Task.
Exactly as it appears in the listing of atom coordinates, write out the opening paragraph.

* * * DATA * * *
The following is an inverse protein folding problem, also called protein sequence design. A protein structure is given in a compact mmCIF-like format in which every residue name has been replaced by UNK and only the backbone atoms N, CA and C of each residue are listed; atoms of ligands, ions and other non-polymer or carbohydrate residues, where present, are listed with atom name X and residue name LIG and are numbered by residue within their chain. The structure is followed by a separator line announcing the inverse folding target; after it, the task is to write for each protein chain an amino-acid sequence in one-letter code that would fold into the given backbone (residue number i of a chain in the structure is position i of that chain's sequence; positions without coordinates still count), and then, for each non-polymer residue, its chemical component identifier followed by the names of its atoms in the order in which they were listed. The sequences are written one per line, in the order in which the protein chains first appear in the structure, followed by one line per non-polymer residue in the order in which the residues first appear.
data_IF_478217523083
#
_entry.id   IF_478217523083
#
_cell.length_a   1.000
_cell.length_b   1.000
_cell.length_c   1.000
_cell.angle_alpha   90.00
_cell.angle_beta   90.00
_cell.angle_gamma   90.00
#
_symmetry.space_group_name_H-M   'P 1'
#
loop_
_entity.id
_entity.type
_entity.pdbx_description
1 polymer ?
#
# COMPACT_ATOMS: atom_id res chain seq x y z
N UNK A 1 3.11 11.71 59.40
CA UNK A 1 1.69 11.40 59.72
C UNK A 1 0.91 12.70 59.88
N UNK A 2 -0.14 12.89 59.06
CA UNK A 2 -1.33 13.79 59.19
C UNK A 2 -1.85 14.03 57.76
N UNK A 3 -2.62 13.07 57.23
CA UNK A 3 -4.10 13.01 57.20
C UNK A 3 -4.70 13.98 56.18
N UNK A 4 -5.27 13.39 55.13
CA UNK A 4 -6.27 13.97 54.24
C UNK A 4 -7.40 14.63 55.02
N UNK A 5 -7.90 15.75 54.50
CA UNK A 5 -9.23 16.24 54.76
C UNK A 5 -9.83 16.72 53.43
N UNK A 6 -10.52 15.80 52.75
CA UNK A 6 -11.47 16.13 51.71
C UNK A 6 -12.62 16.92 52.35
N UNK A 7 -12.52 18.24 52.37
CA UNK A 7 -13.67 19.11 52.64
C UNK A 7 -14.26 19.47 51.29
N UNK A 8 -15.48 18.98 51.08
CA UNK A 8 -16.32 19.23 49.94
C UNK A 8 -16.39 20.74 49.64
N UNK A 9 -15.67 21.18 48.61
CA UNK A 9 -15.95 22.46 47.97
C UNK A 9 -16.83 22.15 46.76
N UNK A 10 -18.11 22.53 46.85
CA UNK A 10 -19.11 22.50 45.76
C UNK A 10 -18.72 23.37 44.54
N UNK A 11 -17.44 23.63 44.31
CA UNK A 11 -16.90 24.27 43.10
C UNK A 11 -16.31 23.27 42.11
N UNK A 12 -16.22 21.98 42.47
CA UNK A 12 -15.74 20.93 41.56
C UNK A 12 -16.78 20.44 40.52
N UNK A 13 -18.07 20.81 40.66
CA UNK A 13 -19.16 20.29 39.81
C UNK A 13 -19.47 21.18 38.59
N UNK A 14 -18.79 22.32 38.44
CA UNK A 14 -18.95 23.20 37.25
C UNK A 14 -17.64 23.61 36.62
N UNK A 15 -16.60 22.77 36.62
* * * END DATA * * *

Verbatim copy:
The following is an inverse protein folding problem, also called protein sequence design. A protein structure is given in a compact mmCIF-like format in which every residue name has been replaced by UNK and only the backbone atoms N, CA and C of each residue are listed; atoms of ligands, ions and other non-polymer or carbohydrate residues, where present, are listed with atom name X and residue name LIG and are numbered by residue within their chain. The structure is followed by a separator line announcing the inverse folding target; after it, the task is to write for each protein chain an amino-acid sequence in one-letter code that would fold into the given backbone (residue number i of a chain in the structure is position i of that chain's sequence; positions without coordinates still count), and then, for each non-polymer residue, its chemical component identifier followed by the names of its atoms in the order in which they were listed. The sequences are written one per line, in the order in which the protein chains first appear in the structure, followed by one line per non-polymer residue in the order in which the residues first appear.